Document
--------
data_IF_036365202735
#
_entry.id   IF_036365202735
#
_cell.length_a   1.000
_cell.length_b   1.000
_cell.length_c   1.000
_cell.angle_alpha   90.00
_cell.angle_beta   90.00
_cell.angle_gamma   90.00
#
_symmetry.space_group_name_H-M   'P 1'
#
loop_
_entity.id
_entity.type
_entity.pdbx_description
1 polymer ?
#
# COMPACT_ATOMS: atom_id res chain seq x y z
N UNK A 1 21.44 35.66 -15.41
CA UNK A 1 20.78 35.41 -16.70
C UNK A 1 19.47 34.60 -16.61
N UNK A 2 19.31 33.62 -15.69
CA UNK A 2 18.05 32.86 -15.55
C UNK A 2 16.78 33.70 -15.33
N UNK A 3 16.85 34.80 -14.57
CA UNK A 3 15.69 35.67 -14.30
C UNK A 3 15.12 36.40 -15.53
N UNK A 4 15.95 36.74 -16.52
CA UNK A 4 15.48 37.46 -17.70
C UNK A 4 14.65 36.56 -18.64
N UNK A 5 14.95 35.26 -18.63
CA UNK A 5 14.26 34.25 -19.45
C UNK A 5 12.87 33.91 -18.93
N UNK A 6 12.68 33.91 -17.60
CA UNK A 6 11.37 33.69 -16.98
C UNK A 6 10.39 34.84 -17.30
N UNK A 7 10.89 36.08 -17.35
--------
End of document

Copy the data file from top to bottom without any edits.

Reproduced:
data_IF_036365202735
#
_entry.id   IF_036365202735
#
_cell.length_a   1.000
_cell.length_b   1.000
_cell.length_c   1.000
_cell.angle_alpha   90.00
_cell.angle_beta   90.00
_cell.angle_gamma   90.00
#
_symmetry.space_group_name_H-M   'P 1'
#
loop_
_entity.id
_entity.type
_entity.pdbx_description
1 polymer ?
#
# COMPACT_ATOMS: atom_id res chain seq x y z
N UNK A 1 21.44 35.66 -15.41
CA UNK A 1 20.78 35.41 -16.70
C UNK A 1 19.47 34.60 -16.61
N UNK A 2 19.31 33.62 -15.69
CA UNK A 2 18.05 32.86 -15.55
C UNK A 2 16.78 33.70 -15.33
N UNK A 3 16.85 34.80 -14.57
CA UNK A 3 15.69 35.67 -14.30
C UNK A 3 15.12 36.40 -15.53
N UNK A 4 15.95 36.74 -16.52
CA UNK A 4 15.48 37.46 -17.70
C UNK A 4 14.65 36.56 -18.64
N UNK A 5 14.95 35.26 -18.63
CA UNK A 5 14.26 34.25 -19.45
C UNK A 5 12.87 33.91 -18.93
N UNK A 6 12.68 33.91 -17.60
CA UNK A 6 11.37 33.69 -16.98
C UNK A 6 10.39 34.84 -17.30
N UNK A 7 10.89 36.08 -17.35